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Credentialing and Professional Development

California’s high standards for the teaching profession and for student performance set the stage for educational excellence. All staff has the right to high-quality professional development that will help them more ably address all students’ needs.

Teacher Preparation
The California Standards for the Teaching Profession and the Common Core State Standards are the foundation for all teacher preparation and professional development programs. The standards for teacher preparation programs should be developed by professionals in the field, involving classroom teachers, certificated support services personnel, and higher education faculty members who currently work with teacher credential candidates in an instructional capacity. Any phase of teacher preparation or beginning teacher induction shall not be subject to changes in credential requirements during that period of completion. Teacher preparation programs must offer strong practicum experiences. The teacher shall be granted a clear credential upon successful completion of the first two years of full-time teaching. All teacher training institutions’ curriculum should include the California Commission on Teacher Credentialing (CCTC) approved alternative full credentialing programs equal in rigor and quality to existing credential programs.

Credentials: Qualified Instructors
A "fully credentialed,” “fully qualified" or "qualified teacher" is an individual who holds a credential or certificate issued by an independent credentialing board. Teachers should be recognized as highly qualified in their authorized areas because they have demonstrated teaching competence by meeting the training standards for their credentials. No teacher should be assigned to teach outside his/her credential authorization.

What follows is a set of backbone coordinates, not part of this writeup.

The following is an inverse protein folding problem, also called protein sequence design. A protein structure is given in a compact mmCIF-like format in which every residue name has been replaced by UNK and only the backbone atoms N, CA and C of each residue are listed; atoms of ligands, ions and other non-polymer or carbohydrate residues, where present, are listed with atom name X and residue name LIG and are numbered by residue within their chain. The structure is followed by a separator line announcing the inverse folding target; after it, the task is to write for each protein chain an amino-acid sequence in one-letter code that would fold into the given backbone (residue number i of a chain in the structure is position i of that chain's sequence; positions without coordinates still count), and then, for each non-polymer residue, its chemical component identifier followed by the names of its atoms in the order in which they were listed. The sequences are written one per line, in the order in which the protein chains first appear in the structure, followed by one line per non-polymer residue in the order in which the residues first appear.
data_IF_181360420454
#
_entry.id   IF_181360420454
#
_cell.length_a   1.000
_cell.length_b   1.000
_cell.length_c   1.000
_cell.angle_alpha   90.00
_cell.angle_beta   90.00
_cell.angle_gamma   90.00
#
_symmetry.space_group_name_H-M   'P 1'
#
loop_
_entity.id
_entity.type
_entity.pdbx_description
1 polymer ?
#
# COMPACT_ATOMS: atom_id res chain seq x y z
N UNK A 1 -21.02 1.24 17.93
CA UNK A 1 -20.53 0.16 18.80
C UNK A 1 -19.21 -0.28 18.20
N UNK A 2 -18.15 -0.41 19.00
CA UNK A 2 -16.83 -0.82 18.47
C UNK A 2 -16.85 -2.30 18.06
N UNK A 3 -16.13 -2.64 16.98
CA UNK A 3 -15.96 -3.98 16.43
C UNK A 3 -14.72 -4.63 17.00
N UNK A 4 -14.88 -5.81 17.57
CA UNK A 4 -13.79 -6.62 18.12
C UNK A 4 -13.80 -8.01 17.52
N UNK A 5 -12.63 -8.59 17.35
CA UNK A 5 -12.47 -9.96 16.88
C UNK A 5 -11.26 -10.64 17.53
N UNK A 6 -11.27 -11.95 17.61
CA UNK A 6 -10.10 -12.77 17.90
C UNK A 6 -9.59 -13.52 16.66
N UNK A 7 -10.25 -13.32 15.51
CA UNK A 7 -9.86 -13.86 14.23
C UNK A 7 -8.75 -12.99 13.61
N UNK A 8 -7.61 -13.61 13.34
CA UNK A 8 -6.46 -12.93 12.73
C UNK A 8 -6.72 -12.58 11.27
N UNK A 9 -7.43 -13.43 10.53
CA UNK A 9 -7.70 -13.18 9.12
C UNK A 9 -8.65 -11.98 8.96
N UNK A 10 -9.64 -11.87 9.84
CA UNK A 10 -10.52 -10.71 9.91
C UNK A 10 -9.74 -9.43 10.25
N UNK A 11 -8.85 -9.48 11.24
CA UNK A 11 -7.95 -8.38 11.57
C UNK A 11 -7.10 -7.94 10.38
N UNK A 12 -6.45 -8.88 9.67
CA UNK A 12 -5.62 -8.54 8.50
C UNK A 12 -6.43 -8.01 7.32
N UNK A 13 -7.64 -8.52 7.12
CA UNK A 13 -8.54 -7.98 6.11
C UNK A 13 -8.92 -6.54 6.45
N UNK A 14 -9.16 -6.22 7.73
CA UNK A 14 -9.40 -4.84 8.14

Professional Development
Educators have the responsibility and the right to continually enhance their craft to stay current in subject-matter and pedagogical approaches by reflecting and acting on feedback received, accessing professional development opportunities provided and collaborating with colleagues to enhance instruction. Professional development consists of activities undertaken by an individual educator to improve himself/herself. Meaningful professional development is applied to practice; includes time structured collaboration with colleagues focused on improving practice and student outcomes (e.g., by way of reflective practice, professional learning communities and grade or subject teams); and supports collaborative projects with institutions of higher education. Teacher-driven professional development activities must align with the California Standards for the Teaching Profession (CSTP) and California Student Academic Content Standards. The state or district should develop appropriate incentives for educators to participate in voluntary professional development activities. Adequate resources must be provided to beginning teachers with the greatest need. The state must provide financial resources to enable direct support and assistance to new teachers.

Beginning Teachers: Induction
Effective and professionally supported induction is an important process that will help beginning teachers learn how to analyze their practice, explore alternatives for content delivery, and make professionally autonomous decisions about their teaching practice. Induction/early career support programs are essential to supporting and retaining quality teachers. These programs must be funded and provided at no cost to the teacher.

(May 2017)

Every child deserves a chance to learn and no child succeeds alone.

© 1999- California Teachers Association